Regulatory overview of key jurisdictions in online trading
As broking and trading is a global activity, there isn’t one set of regulations that apply. Brokerage companies and online platforms are subject to regulations in different jurisdictions depending on the regions where they transact and operate.
In the E.U, the European Security and Markets Authority (ESMA) provides a single rulebook for financial markets to safeguard against risks and works closely with the European Banking Association (EBA) to reform the industry. They impose restrictions, risk assessments, and supervision on trading & brokerage activities.
The Markets in Financial Instruments Directive II (MiFID II) came into effect in January 2018 and covers virtually all aspects of trading within the EU from banks to stock exchanges, brokers, hedge funds and traders. The aim of MiFID II is to make E.U. markets safer, more transparent and efficient by harmonised regulation across E.U. financial markets. MiFID II regulates the operation of trading venues, processes, systems and governance by market trading entities.
The Germany regulatory authority BaFin operates as the independent regulator for brokers, investment funds, stock markets and other financial and insurance companies. BaFin is notorious in the industry and has a reputation for being one of the toughest regulators in the market with strict regulatory requirements. Forex services must conform to BaFin which falls under the MiFID II directive.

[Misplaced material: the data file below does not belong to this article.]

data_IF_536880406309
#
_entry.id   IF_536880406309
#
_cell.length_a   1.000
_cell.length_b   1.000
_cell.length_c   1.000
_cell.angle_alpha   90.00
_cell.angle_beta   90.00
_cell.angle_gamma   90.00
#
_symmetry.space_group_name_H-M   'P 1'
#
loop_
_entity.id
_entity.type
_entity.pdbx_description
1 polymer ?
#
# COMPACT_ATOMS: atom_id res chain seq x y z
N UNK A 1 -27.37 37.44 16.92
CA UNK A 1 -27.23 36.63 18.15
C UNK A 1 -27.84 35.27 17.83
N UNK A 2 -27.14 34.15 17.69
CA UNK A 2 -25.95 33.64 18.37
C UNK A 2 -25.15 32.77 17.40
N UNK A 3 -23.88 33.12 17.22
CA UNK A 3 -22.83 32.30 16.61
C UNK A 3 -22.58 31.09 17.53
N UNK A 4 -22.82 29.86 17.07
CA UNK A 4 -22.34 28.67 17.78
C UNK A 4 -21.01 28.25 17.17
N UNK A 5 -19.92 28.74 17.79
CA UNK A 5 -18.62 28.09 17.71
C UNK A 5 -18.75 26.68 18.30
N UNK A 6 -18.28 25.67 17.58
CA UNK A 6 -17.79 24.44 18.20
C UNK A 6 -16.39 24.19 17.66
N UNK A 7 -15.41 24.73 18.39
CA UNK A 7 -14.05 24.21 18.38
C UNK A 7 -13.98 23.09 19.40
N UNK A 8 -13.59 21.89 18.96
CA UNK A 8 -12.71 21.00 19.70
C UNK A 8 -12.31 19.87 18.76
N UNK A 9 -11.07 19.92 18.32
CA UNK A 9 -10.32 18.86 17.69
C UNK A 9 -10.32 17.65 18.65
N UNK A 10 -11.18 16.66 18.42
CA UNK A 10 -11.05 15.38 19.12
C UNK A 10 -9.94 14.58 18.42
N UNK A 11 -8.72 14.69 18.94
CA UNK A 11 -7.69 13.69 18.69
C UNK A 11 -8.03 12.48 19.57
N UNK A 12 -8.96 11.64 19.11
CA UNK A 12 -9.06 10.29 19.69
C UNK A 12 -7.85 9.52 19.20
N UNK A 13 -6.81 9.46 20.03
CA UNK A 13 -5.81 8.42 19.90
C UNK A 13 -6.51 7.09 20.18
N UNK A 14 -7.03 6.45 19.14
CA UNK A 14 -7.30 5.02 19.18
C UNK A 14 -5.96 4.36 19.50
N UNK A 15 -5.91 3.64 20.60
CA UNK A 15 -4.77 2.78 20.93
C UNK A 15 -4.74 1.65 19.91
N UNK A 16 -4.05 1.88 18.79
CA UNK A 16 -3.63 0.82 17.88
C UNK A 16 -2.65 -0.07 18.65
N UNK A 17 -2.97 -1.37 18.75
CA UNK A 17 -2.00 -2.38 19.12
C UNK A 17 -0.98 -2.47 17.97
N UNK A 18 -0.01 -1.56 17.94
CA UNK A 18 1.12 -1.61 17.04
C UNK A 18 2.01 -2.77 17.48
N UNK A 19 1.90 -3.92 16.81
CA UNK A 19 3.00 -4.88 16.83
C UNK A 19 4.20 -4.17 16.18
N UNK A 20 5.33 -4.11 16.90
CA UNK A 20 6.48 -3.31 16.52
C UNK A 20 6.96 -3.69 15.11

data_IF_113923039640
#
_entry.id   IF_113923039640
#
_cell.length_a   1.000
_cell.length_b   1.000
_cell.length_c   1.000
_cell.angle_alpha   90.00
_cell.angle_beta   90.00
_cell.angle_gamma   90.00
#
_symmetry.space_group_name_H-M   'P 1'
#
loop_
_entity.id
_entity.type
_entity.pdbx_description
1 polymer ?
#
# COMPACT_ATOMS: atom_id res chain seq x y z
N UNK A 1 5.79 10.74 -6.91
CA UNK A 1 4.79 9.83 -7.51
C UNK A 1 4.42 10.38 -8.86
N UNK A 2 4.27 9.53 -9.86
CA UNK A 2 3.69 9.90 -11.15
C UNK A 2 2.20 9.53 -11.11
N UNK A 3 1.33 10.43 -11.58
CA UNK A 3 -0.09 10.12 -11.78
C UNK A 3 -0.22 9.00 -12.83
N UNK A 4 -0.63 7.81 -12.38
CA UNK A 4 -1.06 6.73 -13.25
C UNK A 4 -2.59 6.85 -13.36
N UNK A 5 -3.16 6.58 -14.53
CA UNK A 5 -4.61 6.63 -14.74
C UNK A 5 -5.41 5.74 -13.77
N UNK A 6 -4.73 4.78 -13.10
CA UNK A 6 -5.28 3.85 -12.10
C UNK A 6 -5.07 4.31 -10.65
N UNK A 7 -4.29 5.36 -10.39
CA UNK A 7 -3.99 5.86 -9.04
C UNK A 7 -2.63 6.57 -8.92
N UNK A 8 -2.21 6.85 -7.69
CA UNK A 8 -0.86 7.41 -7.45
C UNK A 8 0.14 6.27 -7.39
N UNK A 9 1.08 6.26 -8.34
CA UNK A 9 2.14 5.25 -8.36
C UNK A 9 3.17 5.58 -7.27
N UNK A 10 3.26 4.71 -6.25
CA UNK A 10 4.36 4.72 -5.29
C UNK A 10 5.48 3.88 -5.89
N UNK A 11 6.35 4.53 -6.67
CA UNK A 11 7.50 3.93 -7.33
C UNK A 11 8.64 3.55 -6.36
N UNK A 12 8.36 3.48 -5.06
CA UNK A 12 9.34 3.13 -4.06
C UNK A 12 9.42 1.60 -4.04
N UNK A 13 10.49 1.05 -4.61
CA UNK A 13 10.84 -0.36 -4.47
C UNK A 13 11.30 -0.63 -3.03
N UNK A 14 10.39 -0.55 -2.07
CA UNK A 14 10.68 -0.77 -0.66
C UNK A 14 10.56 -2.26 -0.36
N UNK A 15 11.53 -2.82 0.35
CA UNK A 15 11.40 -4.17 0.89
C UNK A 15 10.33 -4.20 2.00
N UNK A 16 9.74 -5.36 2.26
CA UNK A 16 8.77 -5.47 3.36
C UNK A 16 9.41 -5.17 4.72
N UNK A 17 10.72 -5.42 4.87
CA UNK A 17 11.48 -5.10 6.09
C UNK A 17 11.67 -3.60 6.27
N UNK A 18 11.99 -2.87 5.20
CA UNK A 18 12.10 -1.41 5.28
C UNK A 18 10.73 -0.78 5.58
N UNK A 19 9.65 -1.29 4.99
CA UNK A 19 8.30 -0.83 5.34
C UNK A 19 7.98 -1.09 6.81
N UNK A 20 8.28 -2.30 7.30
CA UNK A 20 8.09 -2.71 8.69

French financial markets are under the supervision of the central bank, Banque de France. It has direct links with the European Central Bank but there are other subsidiaries as well as banking supervisory agencies for online trading oversight. The various departments are responsible for overseeing a wide variety of financial organisations, including Forex brokers, financial institutions, insurance companies and others offering services to financial markets. Brokering and trading compliance in France also is under the scope of MiFID II, the E.U. money laundering directives, and other applicable regulations stipulated by the Autorité des Marchés Financiers – the primary regulator of financial markets enforcing AML obligations for businesses to comply with.
The Financial Conduct Authority (FCA) regulates forex and brokerage firms and enforces strict oversight to ensure no fraud or money laundering is occurring in the market. Regulated entities must report transactions to prove they are following rules, regulations and official guidance. The Money laundering and terrorist financing (Amendment) 2019 regulations apply to U.K. regulated firms transposing the 5th EU money laundering directive into local law to combat money laundering and terrorist financing.
United States of America